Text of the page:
jump to example.com


228 Storage Tips And Easy Projects packs into its 144 pages lots of great storage ideas for your home and workshop. The book describes and illustrates every project in detail, making it quick and easy for handypersons of all skill levels to follow. Even better, most of the featured projects require low-cost supplies that you may already have in your scrap pile.

After going through the entire magazine twice, I’d have to say some of my favorite tips and projects were the ones with PVC pipes. I could never bring myself to dispose of scrap PVC, which is why I have a hefty pile of it — and now that pile has a purpose. Although most of the projects are creative and useful, they throw in a few that are a bit simple, such as the soda bottle tool holder.

A blurb on the inside cover says the tips and projects are based on articles previously run in The Family Handyman. If the monthly magazine is as good as this reference, I just might have to subscribe. You can pick up your copy at newsstands, Amazon, or even some supermarkets for $10. Don’t wait too long, though — the magazine is only on display until April 8.

Bonus: Aside from a one-page e-newsletter mention and a Zircon layout on the back cover, you won’t see any ads!

The Family Handyman Magazine [Official Site]
Via Amazon [What’s This?]


11 Responses to 228 Storage Tips And Easy Projects

  1. Anna says:

    As a total DIY newbie, Family Handyman is easily my favorite magazine (I’m subscribing to quite a bunch) along with WorkBench. The projects are nice but fairly accessible to newcomers like myself.

  2. I have to second the WorkBench recommendation. I like it’s mixture of simple projects, decent tool reviews, news, and tips. Having subscribed to many DIY magazines, Workbench is the only one I’m still subscribing to. (I also got my Father-in-Law a subscribtion)

    I like Wood Magazine, the reviews and tips are good, but the projects can be a little Grand. I hate that This Old House magazine has become basically Better Homes and Gardens (while Better Homes and Gardens has become basically eye candy) Don’t get me started about Handy, the magazine is actually OK, but I got so much misleading junk mail from them I couldn’t stand it any more.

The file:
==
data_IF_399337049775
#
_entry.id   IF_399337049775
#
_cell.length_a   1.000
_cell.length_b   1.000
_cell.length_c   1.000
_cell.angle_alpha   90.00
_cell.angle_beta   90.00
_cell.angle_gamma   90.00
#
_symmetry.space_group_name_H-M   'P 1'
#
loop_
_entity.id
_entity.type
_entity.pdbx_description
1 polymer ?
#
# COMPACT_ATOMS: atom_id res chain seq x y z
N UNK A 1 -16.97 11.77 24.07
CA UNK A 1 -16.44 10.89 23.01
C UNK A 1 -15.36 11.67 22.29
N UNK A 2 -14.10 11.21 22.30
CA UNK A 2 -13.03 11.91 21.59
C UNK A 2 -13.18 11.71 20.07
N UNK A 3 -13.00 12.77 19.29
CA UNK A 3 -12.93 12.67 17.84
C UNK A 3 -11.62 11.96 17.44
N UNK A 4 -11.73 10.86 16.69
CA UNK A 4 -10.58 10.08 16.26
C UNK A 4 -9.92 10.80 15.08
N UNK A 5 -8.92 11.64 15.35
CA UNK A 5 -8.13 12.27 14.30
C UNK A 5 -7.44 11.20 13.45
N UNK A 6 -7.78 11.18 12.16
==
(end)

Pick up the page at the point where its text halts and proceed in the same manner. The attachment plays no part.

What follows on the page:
3. Fred says:

    If you can stand Taunton’s sometimes holier-than-thou preachy attitude their Fine Homebuilding magazine often has good information inside. They also do not seem to be afraid to publish clarifications and corrections when mistakes are made. At $7.99 for the cover price – it is a bit pricey – but buy it at Home Depot or Lowes and its discounted a bit.

  4. Teacher says:

    Family Handyman is the only DIY type magazine I still subscribe to. I used to get TOH but as it changed I found I had no interest in the things in it. Better Homes and Gardens is a good description. Or BH&G for Millionaires.

    I’ll have to look into Workbench. Thanks for the heads up.

  5. Zathrus says:

    I’ll have to look into WB as well — saw it a couple weeks ago at B&N and it looked good.

    I subscribed to Fine Homebuilding for a couple years but it’s expensive, even at the yearly rate. It’s much more geared toward pros than DIYers though; there’s some great tips in there (some of which I’ve seen in FH much later), but not enough for the price.

    I like Family Handyman; it’s very geared toward the DIY/semi-pro. And it’s cheap. Of course, it has marginally more ads than FH to make up for that.

  6. Lew says:

    I enjoy Fine Homebuilding and the Journal of Light Construction has a pretty good magazine and site [ http://www.jlconline.com ]. Sign up for their RSS feeds.

  7. Rally9x says:

    I have last years version of this and its probably better than any book on the subject I have seen even if it is in magazine form. Lots of projects that look modern and can be adapted to other uses. I purchased the magazine right after finishing some shelving projects and their were pleny of head slapping moments after I read a solution to a problem I was struggling with on my project. High quality images and diagrams also.

  8. PutnamEco says:

    I’m surprised Tauntons tool guide hasn’t graced this blog. Pure tool pr0n.


  9. Dugbee says:

    I subscribe to Family Handyman, and as a new homeowner it’s quite nice. I also subscribed to Fine Woodworking online – it’s the same as an annual print subscription ($35 or so) but you get searchable access to all of the articles, which are in PDF. Great for new woodworkers!

  10. Molly says:

    I’ve been getting Family Handyman for quite some time now and I love it. It’s so helpful!!!!

  11. Miss Frannie says:

    Even though I don’t have a family or a husband I can still dig the family handyman. Very good all around DIY source for amatuers.

Leave a Reply

Your email address will not be published.